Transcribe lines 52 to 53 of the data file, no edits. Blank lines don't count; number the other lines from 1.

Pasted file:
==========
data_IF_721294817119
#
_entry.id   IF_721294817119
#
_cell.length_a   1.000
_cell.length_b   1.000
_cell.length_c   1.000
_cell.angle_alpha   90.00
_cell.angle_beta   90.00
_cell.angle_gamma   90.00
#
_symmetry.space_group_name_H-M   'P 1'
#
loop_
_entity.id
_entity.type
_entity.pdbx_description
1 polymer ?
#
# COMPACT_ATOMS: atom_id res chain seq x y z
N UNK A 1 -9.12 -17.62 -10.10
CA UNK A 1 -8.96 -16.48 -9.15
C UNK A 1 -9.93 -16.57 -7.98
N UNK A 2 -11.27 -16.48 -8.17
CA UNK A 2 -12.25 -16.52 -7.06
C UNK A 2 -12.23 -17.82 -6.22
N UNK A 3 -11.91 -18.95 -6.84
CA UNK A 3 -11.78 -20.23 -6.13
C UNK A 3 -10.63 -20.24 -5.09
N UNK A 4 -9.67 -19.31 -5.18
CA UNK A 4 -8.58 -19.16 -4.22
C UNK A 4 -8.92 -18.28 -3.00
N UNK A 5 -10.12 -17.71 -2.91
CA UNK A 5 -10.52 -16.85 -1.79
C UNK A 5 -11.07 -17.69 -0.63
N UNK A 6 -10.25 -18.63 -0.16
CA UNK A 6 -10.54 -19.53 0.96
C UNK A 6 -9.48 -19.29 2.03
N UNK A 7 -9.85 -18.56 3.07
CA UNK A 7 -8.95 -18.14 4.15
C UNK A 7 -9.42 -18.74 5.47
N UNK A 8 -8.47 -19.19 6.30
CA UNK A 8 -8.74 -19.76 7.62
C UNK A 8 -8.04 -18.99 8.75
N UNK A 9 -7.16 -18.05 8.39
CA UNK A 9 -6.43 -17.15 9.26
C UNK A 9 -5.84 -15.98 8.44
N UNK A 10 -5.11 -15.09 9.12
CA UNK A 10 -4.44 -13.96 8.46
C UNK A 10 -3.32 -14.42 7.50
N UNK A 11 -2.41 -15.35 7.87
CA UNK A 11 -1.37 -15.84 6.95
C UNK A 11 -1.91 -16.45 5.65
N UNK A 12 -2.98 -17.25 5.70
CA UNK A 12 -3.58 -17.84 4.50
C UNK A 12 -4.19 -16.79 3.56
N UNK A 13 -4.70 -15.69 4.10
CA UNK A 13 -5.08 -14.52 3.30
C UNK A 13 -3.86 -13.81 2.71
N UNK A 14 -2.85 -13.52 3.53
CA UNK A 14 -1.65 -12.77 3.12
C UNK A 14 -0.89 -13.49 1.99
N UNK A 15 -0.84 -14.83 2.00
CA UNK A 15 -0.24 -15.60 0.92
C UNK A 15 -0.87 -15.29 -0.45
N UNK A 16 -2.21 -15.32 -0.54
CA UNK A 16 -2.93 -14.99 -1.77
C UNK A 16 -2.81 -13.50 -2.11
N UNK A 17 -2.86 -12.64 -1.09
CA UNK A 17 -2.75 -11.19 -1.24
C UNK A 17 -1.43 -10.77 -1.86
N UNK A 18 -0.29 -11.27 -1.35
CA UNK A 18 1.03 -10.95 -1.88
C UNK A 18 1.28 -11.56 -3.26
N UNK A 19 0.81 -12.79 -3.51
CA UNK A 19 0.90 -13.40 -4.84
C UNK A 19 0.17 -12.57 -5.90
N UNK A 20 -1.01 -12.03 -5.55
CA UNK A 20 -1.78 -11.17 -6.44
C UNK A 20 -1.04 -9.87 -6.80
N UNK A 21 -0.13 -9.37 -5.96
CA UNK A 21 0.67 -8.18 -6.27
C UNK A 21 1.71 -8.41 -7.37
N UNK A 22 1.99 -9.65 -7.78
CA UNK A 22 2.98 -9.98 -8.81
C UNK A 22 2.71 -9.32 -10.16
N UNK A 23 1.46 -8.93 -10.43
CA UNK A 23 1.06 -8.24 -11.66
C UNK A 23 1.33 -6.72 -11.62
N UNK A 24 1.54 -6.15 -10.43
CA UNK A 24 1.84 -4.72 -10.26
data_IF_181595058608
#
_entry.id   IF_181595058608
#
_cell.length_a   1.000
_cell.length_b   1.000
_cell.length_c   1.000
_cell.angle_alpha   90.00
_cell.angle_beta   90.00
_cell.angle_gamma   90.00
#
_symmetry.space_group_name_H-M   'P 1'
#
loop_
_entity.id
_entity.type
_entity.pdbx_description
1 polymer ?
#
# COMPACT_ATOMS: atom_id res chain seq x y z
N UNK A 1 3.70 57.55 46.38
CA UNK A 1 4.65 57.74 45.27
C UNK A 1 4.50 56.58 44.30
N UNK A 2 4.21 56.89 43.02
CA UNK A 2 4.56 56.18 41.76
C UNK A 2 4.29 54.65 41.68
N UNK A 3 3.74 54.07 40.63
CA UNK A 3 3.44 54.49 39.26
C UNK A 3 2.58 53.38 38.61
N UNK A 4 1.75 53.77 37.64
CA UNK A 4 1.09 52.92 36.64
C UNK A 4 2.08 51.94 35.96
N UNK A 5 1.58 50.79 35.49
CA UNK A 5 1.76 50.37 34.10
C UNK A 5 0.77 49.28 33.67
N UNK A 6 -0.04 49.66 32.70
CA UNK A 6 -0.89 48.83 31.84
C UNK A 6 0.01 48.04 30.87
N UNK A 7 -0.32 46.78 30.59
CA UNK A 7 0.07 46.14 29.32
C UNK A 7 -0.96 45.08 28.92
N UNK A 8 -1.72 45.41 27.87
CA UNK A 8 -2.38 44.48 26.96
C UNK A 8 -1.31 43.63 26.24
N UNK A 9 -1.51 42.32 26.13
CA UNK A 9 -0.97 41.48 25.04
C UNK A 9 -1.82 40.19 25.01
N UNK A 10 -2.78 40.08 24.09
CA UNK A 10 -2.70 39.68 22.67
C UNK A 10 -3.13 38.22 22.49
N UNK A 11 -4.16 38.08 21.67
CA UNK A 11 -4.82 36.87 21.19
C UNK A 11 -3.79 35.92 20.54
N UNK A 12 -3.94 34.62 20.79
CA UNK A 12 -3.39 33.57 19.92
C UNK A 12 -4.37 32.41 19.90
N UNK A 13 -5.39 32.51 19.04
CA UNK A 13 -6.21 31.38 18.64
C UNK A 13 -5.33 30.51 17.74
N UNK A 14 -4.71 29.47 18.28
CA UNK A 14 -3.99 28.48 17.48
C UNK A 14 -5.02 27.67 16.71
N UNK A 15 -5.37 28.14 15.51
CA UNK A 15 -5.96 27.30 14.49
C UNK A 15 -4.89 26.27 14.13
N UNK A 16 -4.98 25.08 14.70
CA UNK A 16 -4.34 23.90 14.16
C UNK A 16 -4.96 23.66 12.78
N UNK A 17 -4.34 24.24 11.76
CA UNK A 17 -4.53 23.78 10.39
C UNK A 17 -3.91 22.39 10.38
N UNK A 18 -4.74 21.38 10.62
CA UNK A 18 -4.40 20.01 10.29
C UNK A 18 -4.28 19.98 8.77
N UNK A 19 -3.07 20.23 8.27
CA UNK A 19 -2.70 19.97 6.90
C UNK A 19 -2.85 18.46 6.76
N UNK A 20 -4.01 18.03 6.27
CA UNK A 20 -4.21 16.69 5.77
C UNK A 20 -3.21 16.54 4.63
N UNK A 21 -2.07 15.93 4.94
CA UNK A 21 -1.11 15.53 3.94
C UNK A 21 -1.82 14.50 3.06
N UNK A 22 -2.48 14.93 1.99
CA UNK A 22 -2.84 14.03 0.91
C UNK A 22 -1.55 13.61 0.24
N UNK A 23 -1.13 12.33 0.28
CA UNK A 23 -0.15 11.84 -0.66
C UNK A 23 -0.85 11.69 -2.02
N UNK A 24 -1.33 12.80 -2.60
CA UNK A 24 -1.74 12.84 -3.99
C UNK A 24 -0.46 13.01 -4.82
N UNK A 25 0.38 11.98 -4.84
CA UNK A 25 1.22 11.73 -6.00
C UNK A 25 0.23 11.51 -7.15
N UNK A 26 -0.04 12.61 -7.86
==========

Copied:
CA UNK A 11 -1.37 -15.84 6.95
C UNK A 11 -1.91 -16.45 5.65